The BBC is to launch its new on-demand iPlayer on the 27 July. That's according to a statement released by the Beeb early this morning. The BBC iPlayer is a free catch-up service for UK licence fee payers.
Your favourite programmes from all the BBC's network TV channels will be available to download over the internet, and watch on your PC without advertising for up to a week after transmission.
The on-demand project is currently in closed environment testing amongst some 15,000 people. It will go live to the general public in open beta on 27 July. This will allow the number of users to increase over the summer in a controlled manner, before a full marketing launch in the autumn.
In time, extra features will be added to the BBC iPlayer, such as live streaming on-demand. This will enable users to watch a programme online straight away. And series stacking will also give you the opportunity to download episodes from selected series retrospectively.
Catch-up with BBC shows
At launch, the BBC iPlayer will include a display settings toolkit for the hard-of-vision and sign language for the hard-of-hearing. Subtitles and audio description will be rolled out in the coming months.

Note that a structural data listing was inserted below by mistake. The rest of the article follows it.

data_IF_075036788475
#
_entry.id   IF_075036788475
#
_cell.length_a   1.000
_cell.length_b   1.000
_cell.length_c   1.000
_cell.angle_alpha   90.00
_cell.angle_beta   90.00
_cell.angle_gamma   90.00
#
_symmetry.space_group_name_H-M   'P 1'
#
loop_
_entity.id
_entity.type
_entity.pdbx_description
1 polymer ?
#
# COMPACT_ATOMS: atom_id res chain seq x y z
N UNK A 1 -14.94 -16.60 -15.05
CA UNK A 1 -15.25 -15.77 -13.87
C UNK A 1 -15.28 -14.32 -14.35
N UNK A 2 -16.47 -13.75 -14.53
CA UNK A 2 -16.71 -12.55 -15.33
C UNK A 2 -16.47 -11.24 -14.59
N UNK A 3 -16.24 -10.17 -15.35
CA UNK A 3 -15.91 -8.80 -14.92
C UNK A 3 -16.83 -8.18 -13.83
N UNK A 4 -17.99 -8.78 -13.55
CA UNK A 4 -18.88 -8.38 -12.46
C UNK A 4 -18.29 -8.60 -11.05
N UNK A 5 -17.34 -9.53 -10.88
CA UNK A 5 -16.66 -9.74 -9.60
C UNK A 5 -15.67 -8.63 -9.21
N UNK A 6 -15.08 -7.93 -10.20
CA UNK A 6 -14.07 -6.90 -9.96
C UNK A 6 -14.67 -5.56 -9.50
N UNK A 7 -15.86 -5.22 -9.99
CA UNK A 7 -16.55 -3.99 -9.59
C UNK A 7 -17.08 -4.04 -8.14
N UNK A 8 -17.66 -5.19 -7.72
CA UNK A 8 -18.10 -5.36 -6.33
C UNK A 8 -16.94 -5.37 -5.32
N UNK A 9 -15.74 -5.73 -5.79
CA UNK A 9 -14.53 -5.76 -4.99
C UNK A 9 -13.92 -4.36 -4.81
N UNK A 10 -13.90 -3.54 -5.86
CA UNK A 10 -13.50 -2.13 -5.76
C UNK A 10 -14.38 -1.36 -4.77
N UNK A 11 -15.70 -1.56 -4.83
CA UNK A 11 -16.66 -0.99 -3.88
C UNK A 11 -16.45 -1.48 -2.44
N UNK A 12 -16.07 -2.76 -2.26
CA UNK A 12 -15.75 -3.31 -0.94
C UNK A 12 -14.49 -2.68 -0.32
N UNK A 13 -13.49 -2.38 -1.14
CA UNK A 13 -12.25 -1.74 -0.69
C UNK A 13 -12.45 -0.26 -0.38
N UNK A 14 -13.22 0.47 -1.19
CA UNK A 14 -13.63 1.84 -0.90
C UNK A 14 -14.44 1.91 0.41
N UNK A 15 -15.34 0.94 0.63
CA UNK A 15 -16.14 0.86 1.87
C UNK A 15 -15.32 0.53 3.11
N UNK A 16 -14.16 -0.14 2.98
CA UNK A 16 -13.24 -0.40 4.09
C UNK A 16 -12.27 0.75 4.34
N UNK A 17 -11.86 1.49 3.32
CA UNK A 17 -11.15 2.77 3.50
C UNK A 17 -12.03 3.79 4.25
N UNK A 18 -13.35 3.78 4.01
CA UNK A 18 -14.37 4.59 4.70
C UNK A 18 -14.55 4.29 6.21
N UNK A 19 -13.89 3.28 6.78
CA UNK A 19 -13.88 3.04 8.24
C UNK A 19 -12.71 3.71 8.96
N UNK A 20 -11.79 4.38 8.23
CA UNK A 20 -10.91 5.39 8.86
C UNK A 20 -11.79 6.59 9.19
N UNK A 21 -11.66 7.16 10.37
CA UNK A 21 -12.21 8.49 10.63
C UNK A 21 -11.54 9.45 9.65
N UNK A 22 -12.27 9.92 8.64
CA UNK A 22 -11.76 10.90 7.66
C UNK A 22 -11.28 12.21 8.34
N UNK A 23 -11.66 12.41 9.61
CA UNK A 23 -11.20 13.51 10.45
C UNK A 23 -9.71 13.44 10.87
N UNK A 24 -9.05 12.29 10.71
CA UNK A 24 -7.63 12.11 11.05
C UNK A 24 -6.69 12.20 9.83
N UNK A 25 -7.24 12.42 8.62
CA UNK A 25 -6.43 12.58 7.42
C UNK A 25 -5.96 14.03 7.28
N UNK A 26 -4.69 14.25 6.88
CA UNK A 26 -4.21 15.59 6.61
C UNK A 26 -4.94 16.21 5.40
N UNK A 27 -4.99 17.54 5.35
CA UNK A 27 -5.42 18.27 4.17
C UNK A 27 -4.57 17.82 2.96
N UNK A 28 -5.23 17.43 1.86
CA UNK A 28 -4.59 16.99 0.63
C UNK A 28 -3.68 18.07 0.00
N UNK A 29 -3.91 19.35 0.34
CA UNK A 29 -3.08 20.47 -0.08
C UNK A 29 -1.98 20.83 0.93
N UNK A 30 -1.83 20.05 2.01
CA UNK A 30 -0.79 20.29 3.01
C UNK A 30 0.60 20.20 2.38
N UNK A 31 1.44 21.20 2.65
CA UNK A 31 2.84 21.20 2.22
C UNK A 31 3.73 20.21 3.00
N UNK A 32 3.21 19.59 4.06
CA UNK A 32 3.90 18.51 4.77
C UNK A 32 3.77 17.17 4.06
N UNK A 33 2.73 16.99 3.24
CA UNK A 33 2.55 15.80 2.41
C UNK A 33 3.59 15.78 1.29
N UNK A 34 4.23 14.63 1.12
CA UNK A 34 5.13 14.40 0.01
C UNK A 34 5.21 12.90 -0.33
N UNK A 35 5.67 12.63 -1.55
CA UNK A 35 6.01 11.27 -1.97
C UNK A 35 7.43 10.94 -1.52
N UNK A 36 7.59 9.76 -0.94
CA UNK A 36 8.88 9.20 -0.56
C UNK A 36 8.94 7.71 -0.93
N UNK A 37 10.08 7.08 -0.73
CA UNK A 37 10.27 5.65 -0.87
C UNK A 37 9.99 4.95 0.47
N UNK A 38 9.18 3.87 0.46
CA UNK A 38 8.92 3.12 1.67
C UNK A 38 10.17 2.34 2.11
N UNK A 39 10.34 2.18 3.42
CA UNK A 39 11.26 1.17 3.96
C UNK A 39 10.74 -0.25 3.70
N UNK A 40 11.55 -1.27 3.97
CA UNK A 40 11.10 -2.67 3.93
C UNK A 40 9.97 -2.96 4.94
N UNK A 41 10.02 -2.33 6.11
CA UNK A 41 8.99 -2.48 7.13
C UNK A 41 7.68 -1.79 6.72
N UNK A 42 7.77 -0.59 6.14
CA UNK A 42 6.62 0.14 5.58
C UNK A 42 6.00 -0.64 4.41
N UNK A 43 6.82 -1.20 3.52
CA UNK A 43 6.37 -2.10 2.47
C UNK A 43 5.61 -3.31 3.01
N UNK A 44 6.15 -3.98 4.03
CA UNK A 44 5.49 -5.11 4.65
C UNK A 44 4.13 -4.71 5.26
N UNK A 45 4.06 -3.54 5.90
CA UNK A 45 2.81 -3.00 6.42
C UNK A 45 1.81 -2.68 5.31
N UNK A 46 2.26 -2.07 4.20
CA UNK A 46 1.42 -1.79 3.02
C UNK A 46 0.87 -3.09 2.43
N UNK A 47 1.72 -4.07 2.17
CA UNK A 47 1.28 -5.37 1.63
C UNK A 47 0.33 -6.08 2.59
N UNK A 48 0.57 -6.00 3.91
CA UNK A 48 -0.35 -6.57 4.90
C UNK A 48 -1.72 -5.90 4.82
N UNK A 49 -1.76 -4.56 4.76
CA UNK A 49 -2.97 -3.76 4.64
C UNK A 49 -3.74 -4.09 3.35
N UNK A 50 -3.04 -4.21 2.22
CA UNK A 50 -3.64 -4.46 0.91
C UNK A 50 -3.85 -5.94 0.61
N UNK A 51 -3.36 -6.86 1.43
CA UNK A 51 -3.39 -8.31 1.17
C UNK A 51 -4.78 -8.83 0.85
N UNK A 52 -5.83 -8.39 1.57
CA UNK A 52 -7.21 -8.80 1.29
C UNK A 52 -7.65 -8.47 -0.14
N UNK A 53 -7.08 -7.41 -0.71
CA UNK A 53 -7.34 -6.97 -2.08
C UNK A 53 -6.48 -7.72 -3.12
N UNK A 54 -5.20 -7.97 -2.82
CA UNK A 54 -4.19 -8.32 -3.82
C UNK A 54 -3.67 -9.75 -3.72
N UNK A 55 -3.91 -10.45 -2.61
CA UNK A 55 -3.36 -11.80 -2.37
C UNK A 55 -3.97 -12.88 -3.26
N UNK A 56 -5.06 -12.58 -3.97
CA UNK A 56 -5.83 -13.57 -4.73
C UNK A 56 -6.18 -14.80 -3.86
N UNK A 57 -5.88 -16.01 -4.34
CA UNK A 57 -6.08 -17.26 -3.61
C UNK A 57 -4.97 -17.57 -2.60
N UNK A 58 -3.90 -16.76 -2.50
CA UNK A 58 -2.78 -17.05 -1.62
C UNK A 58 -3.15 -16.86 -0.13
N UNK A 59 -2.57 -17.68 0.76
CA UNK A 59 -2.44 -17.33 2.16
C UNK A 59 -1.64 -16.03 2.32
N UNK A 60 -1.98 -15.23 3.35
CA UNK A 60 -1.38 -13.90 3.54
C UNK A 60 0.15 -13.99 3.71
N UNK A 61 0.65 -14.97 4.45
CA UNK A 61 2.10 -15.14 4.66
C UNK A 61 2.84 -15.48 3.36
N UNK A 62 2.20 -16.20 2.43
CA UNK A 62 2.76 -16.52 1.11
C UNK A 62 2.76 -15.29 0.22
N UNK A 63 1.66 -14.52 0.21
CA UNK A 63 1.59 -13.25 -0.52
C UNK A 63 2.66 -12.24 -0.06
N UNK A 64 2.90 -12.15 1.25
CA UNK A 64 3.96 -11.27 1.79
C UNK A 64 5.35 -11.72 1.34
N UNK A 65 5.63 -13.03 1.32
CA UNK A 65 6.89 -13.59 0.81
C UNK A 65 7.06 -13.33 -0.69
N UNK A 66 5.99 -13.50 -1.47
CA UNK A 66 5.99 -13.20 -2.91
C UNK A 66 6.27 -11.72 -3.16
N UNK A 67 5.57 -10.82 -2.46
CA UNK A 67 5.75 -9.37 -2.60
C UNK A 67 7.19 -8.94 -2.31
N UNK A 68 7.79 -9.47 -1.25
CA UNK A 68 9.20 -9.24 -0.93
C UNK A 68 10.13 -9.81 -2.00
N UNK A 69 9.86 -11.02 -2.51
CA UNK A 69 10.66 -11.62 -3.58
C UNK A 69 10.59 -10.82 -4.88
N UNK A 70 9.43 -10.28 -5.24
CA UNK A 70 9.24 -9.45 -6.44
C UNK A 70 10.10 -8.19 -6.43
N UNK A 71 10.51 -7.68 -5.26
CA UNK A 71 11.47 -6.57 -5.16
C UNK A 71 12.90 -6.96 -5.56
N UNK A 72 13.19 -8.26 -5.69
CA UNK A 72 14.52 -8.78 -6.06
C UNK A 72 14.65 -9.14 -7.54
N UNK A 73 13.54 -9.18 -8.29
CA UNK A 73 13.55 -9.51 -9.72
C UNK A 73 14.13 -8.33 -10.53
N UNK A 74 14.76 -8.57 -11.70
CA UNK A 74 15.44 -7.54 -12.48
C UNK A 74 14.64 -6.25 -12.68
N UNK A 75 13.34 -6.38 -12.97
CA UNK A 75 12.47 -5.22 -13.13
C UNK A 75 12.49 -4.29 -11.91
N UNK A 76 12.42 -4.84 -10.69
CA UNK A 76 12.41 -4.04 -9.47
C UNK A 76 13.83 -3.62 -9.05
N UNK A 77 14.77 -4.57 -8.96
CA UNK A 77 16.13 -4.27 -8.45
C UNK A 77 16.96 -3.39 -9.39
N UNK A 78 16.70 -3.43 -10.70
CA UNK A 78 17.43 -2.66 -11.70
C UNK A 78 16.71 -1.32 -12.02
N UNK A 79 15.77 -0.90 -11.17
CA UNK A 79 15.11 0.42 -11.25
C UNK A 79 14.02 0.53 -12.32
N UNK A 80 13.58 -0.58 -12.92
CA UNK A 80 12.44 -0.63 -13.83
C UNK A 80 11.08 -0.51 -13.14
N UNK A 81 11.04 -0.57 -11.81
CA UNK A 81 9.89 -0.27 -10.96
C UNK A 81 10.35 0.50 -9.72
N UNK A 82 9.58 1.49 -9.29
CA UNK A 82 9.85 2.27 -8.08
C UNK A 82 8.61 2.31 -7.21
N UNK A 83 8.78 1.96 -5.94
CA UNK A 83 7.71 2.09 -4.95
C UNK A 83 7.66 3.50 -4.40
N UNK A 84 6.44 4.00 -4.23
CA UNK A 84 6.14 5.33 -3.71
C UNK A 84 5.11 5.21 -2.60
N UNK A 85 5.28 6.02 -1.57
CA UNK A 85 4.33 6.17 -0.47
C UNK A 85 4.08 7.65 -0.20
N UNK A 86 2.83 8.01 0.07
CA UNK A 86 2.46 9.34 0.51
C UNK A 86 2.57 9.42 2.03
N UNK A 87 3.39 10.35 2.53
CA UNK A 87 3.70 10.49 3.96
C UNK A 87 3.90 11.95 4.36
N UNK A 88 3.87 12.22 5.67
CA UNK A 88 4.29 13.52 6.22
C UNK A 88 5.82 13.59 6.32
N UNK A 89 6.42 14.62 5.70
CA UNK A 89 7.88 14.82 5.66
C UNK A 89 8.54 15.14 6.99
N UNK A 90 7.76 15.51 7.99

To start with, the iPlayer will only be available to Microsoft Windows XP users, leaving Apple Mac OS X and Windows Vista users out in the cold. The BBC did however say it was working to remedy this problem.
"We are committed to making it as easy as possible to use BBC iPlayer. Developing a version for Apple Macs and Microsoft Vista is absolutely on our critical path," said Ashley Highfield, director of Future Media at the BBC.
"We're also committed to making it available on the television screen, which is why we are delighted to be working with Virgin Media towards a launch on cable later this year. We are hopeful that other TV platforms will follow soon after.
"Our vision is for BBC iPlayer to become a universal service available not just over the internet, but also on cable and other TV platforms, and eventually on mobiles and smart handheld devices."